I have always felt that in the arranged marriage set-up, the involvement of the family and parents is a lot more than the couple. It appears the family needs to be more compatible with each other than the couple!! When in reality, it is two people who have to live together for the rest of their lives, live with their flaws and positives, build a life together. Additionally the patriarchal overtones of the system have always bothered me. I am neither slim, nor fair and not convent educated. And oh, I’m now way more educated than a girl should be, and now abroad, God knows upto what…such compulsions and rules, hell, I would never be able to get married. And not just me as a girl, men too, the pressure on them to earn a certain figure. Does that mean a guy who is not an NRI or earns a six figure salary cannot marry? How is it an indication of the guy’s qualities??

But then another confusion arises, and my confusion is probably swinging like a pendulum, from one confusion to another. I am a product of an arranged marriage and I have turned out perfectly fine. My parents met a few times before marriage, my grandparents had arranged the wedding, and neither of my parents had any complaints, and rather they live happily, perfectly compatible. My mother’s brother, i.e. my uncle saw his wife only on the day of their marriage. I always make fun of them, but hey! they are happy and compatible too. When I look at examples in my family and family friends, all have had a good marriage. And none were forced into it. My mother tells me she trusted my grandparents implicitly and would have agreed to marry any guy they would have selected for her. So then why bash up arranged marriages completely? Surely there are some merits??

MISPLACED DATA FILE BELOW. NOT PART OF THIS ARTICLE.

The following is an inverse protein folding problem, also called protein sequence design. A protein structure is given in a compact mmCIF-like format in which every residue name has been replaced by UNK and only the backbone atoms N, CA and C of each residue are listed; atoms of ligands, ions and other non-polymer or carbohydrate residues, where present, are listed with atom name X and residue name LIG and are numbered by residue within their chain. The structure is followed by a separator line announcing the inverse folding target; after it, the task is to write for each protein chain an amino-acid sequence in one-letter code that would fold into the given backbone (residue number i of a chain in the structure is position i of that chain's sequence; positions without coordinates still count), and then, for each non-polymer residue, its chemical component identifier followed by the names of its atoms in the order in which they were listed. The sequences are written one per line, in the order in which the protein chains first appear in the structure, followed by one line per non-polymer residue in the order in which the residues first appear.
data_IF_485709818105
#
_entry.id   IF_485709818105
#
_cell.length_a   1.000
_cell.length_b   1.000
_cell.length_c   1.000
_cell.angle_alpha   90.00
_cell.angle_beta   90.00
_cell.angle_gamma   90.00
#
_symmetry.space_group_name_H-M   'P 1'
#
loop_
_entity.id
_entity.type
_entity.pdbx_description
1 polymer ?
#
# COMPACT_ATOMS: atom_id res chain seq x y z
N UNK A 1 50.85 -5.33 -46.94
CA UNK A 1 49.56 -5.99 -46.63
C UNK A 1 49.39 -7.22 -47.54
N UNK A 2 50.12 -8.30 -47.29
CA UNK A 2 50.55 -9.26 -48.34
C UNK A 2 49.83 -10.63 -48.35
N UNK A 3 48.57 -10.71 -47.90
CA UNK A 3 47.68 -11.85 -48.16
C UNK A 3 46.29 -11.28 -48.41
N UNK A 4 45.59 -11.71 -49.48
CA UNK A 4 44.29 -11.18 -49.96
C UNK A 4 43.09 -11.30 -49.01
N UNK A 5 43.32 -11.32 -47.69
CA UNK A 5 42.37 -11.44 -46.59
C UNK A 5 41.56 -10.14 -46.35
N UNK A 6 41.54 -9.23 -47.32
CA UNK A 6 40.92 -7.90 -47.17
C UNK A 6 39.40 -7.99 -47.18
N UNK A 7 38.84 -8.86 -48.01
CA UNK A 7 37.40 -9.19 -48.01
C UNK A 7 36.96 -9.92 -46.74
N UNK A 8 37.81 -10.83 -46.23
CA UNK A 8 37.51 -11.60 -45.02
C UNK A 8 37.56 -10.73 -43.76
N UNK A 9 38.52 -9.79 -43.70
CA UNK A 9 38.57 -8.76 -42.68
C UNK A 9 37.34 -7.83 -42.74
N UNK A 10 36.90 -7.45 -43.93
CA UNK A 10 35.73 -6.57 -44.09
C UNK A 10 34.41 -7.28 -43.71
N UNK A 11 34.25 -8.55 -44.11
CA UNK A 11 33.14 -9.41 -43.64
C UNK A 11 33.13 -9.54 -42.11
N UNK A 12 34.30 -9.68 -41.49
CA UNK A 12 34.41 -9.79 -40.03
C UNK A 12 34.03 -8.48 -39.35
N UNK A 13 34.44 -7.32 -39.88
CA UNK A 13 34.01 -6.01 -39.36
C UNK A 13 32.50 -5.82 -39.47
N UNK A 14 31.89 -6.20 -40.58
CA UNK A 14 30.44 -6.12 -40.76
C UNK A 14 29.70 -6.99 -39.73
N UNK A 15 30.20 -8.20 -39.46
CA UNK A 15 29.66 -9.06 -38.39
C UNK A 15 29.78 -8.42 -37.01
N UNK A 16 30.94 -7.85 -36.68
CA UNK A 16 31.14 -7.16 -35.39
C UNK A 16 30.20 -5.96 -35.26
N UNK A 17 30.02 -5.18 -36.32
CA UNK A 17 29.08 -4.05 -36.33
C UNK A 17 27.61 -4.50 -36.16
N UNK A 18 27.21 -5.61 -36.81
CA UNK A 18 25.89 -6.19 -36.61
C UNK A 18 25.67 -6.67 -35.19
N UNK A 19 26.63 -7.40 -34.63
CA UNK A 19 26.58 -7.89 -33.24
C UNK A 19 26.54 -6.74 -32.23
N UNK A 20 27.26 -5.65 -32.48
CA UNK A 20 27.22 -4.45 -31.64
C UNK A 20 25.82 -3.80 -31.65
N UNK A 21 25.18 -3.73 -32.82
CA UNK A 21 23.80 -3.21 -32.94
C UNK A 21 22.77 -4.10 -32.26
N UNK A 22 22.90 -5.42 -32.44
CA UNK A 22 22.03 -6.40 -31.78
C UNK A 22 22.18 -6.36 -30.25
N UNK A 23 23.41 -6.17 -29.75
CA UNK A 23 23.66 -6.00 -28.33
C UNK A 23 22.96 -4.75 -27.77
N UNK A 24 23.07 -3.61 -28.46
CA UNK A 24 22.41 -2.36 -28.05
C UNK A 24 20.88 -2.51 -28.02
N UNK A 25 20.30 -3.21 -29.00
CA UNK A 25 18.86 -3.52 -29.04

But doesn’t this implicit faith in parents, and sometimes the compulsion to listen to parents and family, put undue pressure?? Unlike earlier times, when the guy and the girl hardly met each other before marriage, now most go out on few dates under the family’s supervision, and both figure out if something is possible. True, maybe arranged marriages are evolving overtime. Love marriages are becoming more acceptable in the Indian society. And both love and arranged marriages have an equal chance of either working out or not. Don’t they say marriage is a huge gamble? Or would it be of some merit, if one were to study different cultures and observe how patterns of mating and marriage have evolved among human beings?

My friend asked me if my parents want me to meet someone, will I then meet that guy?? And I heard myself responding in quite a similar fashion as my mother did, that yes I trust my parents, if they think they have found someone I might like, I will meet him, see if there is any common ground, but that is if I haven’t already found someone myself. But this only confused me further, remember I wrote earlier how I was wary of arranged marriages and sometimes even mocking it, and here I was, not averse to it completely either…

So what is it that really works?? Or am I thinking too much?? Or are these legit confusing line of thoughts in my mind??

P.S. Just so everyone knows, my parents are perfectly fine if I happen to fall in love and want to marry some guy. Caste and nationality no bar 😀